Living with Aussies, I've come to understand that hierdie mense is nie reg where it counts. I says it in the nicest way possible. I mean, who would want to swim with SIX metre salties?! These crocs are a protected species in Australia and have multiplied to a point where the population in the Northern Territory alone numbers 80 000 of the beasts allowed to wander freely. These man-eaters are responsible for several deaths each year, gobbling up not only locals that should know better but also seem to have a particular fondness for the taste of Englishmen who think fishing in secluded quiet creeks is a spot of good fun.
The theme park's 'cage of death' that drops tourists into a crocodile's lair
Without the cage you wouldn't stand a chance swimming with a massive saltwater crocodile. But for brave punters who still want to get cosy with a feisty croc, a new Australian tourist attraction is offering the chance for a close encounter in the safety of a clear acrylic box dubbed the 'cage of death'. Just 4cm of acrylic, a pair of goggles and a swimsuit, will separate thrill-seekers from the jaws of Choppa, a saltwater crocodile.
The cage has no bars, unlike cages used in shark dives, which prevents the reptiles from gripping on but deep teeth scratches are visible on the sides, deterring some hesitant participants. Top End tourists climb into the clear box before being lowered into Choppa's lair. They then spend 15 minutes inside the 9ft high cage and watch Choppa, who lost both front feet while fighting other crocodiles, trying to take a bite out of them.
Close encounter: A tourist dives into a cage partially immersed in a crocodile pen at Crocosaurus Cove in Darwin, Australia. Getting cosy: Choppa the crocodile looks like he's 'affectionately' trying to hug the dare-devil tourist.
The attraction at Crocosaurus Cove in the heart of the city of Darwin in the Northern Territory has been given high marks by adrenaline-junkies. 'This is it!' said self-confessed thrill-seeker Mark Clayton from Darwin after spending 20 minutes face-to-face with the crocodiles. 'I dive with sharks, large rays, moray eels ... but it's not this close. It's exhilarating to get that close to a crocodile of that size.'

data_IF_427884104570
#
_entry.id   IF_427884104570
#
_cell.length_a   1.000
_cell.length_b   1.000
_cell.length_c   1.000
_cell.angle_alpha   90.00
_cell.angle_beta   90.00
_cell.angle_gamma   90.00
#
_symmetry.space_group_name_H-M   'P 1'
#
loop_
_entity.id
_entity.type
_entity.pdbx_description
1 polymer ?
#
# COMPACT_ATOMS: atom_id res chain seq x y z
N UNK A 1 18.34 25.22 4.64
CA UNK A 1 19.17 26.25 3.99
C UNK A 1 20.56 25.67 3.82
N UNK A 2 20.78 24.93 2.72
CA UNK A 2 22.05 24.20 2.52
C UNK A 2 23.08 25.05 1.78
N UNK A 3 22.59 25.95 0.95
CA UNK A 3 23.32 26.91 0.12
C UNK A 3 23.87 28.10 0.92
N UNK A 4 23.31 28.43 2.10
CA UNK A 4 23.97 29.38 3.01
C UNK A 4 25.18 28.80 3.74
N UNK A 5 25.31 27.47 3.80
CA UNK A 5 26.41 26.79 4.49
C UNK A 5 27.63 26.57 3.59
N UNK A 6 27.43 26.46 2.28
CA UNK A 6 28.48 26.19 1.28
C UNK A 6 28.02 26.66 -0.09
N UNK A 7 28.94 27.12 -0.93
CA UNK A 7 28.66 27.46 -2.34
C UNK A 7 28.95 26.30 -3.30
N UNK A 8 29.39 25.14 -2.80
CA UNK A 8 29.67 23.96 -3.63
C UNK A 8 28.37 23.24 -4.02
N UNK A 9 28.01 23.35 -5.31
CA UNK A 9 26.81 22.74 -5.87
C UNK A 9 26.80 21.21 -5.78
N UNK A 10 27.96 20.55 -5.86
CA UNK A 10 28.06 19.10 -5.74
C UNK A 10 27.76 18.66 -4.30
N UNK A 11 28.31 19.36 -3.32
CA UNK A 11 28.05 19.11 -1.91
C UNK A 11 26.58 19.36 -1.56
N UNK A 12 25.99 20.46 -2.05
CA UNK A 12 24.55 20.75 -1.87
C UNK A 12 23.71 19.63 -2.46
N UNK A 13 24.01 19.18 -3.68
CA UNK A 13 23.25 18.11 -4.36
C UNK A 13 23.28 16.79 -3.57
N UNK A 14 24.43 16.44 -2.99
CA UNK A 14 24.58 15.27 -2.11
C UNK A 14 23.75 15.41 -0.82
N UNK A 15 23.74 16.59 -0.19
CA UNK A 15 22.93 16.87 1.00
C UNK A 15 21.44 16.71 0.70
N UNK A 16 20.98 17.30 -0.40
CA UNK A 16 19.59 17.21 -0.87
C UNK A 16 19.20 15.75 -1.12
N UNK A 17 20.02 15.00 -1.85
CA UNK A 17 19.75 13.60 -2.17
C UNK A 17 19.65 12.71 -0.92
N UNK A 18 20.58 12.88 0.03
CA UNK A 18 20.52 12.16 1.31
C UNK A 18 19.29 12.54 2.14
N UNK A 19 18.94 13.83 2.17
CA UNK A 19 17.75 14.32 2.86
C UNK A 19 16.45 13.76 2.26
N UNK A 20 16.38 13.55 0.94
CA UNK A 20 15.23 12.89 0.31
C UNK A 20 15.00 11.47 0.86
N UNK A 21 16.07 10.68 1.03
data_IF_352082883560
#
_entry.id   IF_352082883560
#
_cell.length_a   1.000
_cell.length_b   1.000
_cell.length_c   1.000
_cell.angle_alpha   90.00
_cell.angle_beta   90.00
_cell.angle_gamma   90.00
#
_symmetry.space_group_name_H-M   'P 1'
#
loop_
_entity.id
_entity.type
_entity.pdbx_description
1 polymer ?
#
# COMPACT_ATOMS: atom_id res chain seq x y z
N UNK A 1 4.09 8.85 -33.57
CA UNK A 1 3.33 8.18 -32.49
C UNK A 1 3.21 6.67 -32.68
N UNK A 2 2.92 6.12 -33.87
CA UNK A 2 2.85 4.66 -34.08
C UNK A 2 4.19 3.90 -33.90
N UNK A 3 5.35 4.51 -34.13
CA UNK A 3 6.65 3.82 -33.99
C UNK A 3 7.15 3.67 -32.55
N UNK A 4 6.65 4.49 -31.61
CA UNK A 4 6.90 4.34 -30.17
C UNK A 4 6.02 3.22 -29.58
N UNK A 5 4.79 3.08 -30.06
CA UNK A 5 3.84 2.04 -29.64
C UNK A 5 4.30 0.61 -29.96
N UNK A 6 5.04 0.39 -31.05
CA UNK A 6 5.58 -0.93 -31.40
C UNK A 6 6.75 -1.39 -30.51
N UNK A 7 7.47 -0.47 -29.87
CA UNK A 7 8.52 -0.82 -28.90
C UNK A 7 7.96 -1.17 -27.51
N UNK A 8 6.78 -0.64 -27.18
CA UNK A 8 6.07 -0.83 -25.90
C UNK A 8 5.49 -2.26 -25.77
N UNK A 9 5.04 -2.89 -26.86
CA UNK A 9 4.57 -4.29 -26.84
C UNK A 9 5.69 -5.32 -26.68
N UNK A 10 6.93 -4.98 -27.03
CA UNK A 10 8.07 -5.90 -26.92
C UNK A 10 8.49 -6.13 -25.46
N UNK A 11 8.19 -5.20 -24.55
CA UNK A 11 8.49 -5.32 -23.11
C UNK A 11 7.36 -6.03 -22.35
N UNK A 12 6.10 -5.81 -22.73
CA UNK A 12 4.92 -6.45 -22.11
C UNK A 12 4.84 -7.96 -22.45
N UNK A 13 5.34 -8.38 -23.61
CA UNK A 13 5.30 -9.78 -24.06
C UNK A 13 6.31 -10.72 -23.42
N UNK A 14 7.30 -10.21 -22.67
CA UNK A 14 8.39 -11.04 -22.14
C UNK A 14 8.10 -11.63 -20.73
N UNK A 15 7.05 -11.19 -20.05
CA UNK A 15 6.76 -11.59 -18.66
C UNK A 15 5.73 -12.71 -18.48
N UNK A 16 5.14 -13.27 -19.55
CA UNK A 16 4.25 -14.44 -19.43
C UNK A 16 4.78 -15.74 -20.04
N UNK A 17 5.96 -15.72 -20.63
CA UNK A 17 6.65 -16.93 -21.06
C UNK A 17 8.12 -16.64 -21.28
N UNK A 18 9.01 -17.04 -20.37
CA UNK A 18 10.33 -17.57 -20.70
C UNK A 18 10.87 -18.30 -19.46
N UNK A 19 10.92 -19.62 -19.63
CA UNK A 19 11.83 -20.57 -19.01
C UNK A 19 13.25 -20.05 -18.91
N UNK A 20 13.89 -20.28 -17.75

Face-to-face: The experience is made even more thrilling for tourists because the cage has no bars
Saltwater crocodiles, known locally as "salties," are the largest crocodile species, with the males growing up to 19.6ft long and weighing up to 2,204lbs. They are found in across Southeast Asia but the highest numbers are found in northern Australia . Michael Scott, who opened the attraction in July, said there was plenty of demand for the £35 thrill. 'In the Northern Territory, the saltwater crocodile is an icon and is part of our life. They are always in the news, either in someone's swimming pool or killing someone's favourite horse,' Mr Scott said.
Hunting for food: Up to two people are allowed in the cage at the one time
The most famous crocodile to be housed at the park is Burt, who starred as the beast that nearly ate Linda Koslowski's character in Crocodile Dundee. Although saltwater crocodiles are dangerous, fatal attacks on humans are rare in Australia with only one or two reported a year. Warning signs are displayed at rivers, lake and beaches in areas inhabited by crocodiles.
Dicing with danger: Swimming face-to-face with a massive saltwater crocodile might not be everyone's idea of fun but thrill-seekers are snapping up Australia's newest tourist attraction
The most recent fatality was reported last month in Queensland when the suspected remains of a British man were found inside a crocodile. Arthur Booker, 62, was last seen checking crab pots on a crocodile-infested river in the state's north.
Hat tip: WH